Media Matters indulged Baier's request for a video timeline, which reveals that Obama both called the Benghazi attacks an act of terror while emphasizing that an investigation was ongoing, just as the president said today:
Fox has misrepresented Obama's statements on whether the Benghazi attacks constitute an act of terror for the last eight months, often ignoring his remarks entirely or bizarrely claiming Obama was referring the September 11, 2001 attacks on the World Trade Center, not the Benghazi attacks, when he spoke from the Rose Garden.
Fox News' Megyn Kelly worried that the network's extensive live coverage of the House Oversight Committee hearings on Benghazi was providing "lopsided" airtime to questions from Democrats -- though Fox had actually devoted over twice as much airtime to Republican questions.
Three State Department officials testified today before the House Oversight Committee about the September 11, 2012 attacks on the U.S. consulate in Benghazi, Libya. Fox afforded live coverage to the hearing, beginning when the three witnesses testifying, Gregory Hicks, Mark Thompson, and Eric Nordstrom, were sworn in.
For over an hour, Fox stayed live on the hearings without a single interruption. During this time, the network showed 32 minutes of Republican committee chairman Rep. Darrell Issa's (CA) questions and witness responses. But when Issa yielded the floor to the ranking Democratic committee member, Rep. Elijah Cummings (MD), for his turn to question witnesses, Fox cut to commercial, breaking live footage for the first time.
Rather than immediately returning live to Cummings' questions after the commercial break, Happening Now host Jon Scott instead spoke to Fox contributor John Bolton about the hearing, while a split-screen showed the hearing and Cummings' questioning continue. In total, Fox aired only two minutes of Cummings' questions and witness responses before returning to commercial break.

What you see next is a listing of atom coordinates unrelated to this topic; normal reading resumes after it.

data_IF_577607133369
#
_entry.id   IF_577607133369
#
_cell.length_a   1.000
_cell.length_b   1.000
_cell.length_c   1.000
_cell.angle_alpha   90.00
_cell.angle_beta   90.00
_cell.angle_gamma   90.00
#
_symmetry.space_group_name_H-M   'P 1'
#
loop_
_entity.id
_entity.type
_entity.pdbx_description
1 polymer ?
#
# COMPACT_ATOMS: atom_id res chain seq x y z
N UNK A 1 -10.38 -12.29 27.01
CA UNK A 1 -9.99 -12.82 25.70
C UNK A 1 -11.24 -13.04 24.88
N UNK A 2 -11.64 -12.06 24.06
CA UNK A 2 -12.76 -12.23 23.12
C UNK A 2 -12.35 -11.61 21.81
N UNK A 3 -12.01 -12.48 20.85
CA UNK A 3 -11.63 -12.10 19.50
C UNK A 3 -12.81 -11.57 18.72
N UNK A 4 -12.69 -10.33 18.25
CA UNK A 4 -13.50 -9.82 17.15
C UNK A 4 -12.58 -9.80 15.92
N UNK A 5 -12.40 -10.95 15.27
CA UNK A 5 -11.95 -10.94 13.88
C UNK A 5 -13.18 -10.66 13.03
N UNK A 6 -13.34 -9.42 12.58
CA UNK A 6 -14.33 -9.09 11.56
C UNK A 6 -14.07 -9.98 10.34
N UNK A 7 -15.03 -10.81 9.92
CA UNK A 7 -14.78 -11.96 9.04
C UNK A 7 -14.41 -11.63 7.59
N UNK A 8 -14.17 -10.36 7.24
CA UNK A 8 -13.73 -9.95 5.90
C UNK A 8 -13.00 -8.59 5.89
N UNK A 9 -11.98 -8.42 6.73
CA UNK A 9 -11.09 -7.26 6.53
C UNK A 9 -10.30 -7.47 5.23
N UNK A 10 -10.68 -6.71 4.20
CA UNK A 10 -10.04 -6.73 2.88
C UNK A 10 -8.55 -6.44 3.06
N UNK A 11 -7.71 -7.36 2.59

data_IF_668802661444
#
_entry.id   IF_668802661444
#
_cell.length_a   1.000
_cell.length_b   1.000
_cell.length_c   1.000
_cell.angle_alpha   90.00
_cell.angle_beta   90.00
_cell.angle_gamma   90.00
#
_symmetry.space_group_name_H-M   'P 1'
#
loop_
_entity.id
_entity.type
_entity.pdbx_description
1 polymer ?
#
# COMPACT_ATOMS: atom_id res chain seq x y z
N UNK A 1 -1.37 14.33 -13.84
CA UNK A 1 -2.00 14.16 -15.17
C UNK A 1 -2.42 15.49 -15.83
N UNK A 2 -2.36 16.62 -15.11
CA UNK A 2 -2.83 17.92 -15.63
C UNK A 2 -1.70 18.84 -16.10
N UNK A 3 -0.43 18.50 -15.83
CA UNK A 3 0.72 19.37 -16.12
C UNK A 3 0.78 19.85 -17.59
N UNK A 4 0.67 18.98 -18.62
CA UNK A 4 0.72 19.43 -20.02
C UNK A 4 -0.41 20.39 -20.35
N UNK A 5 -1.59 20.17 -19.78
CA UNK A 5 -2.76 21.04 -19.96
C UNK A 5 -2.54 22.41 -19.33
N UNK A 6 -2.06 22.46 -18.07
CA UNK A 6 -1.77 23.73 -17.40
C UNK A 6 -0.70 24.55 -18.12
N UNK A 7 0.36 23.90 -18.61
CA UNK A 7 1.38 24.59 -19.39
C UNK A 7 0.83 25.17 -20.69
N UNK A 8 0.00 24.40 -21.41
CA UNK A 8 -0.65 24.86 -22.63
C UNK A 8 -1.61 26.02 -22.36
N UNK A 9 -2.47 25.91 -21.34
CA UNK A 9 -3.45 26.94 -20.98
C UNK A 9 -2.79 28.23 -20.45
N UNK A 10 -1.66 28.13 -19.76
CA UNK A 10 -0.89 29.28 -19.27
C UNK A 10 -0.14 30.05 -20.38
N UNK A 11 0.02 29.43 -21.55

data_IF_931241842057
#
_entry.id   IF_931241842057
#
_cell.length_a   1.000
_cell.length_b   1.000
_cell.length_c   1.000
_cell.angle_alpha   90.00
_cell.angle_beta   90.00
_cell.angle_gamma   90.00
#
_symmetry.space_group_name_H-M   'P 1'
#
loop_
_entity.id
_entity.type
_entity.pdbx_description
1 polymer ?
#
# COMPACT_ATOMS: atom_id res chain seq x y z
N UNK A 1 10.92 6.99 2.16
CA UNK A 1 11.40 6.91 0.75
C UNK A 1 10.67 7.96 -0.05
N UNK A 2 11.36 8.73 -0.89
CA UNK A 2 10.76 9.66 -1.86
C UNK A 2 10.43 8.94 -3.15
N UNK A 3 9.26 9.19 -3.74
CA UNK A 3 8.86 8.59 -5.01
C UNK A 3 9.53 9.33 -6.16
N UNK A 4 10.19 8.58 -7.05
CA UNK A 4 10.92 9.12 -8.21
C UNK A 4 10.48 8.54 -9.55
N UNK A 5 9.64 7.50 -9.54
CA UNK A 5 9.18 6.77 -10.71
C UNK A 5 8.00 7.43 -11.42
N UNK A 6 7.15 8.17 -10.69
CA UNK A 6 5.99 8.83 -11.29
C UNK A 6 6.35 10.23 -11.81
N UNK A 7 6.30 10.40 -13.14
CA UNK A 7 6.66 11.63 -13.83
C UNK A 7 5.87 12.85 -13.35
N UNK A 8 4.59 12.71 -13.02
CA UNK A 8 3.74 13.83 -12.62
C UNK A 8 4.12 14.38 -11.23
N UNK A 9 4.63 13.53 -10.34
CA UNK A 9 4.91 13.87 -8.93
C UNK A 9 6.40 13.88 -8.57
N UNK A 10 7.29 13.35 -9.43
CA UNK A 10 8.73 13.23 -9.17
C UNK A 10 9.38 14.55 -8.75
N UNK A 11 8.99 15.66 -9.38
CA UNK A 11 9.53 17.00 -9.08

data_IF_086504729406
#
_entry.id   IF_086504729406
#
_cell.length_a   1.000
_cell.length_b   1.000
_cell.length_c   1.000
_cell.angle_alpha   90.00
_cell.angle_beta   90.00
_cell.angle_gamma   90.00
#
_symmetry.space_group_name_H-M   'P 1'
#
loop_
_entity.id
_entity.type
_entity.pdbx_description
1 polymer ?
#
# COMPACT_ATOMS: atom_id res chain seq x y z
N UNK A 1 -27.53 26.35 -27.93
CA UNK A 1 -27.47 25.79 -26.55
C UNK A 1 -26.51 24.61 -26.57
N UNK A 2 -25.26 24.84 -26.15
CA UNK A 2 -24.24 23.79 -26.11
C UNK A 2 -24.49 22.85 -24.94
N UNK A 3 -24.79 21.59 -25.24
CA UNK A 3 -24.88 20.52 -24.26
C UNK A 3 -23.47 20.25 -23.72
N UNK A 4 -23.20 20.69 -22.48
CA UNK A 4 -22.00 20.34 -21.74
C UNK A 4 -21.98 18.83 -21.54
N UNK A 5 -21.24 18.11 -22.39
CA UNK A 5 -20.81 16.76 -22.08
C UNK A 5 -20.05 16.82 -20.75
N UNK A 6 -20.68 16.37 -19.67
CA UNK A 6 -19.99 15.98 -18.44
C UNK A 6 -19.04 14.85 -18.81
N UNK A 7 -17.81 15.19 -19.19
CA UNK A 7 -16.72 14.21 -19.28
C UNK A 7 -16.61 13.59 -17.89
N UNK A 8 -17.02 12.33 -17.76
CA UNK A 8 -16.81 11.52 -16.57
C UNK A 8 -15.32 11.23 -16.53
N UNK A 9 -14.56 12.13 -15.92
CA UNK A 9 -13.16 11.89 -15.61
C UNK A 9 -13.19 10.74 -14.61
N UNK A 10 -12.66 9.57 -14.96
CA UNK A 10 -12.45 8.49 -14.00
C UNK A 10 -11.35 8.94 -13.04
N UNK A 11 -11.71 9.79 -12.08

Fox favored Republican questioning right from the start of the hearing, yet Kelly implied that the network's coverage had been lopsided in favor of Democrats.
Approximately two hours into Fox's hearing coverage, during questioning from Republican Rep. John Mica (FL), America Live host Megyn Kelly broke in and expressed concern that, "We're getting a little lopsided in terms of the Democrats versus the Republicans, so we're going to try to rectify that for you after the break, and play more of Mr. Mica right after this quick commercial break." Fox continued airing what was left of Mica's questions upon returning from break. But then as Democratic Rep. Stephen Lynch (MA) took the floor, Fox halted live coverage so that Kelly could speak to another Fox correspondent. As she skipped the Democrat's question period, Kelly stated, "And so we're going to try to even it out. We're going to try to get on the same number of Democrats and Republicans as we watch this coverage."
At the time of Kelly's remark, eleven politicians -- six Republicans and five Democrats -- had asked questions of the Benghazi witnesses. And despite Kelly's suggestion, during this time Fox devoted 46 minutes of live coverage to Republicans' questions and answers, airing only 19 minutes of Democrats' questions and answers.
This post has been updated to correct the number of congressmen who posed questions prior to Kelly's remarks.
Fox News is launching a new round of smears against the Obama administration over the September 11 attack on the U.S. Consulate in Benghazi, Libya, using old, long-debunked falsehoods as ammunition.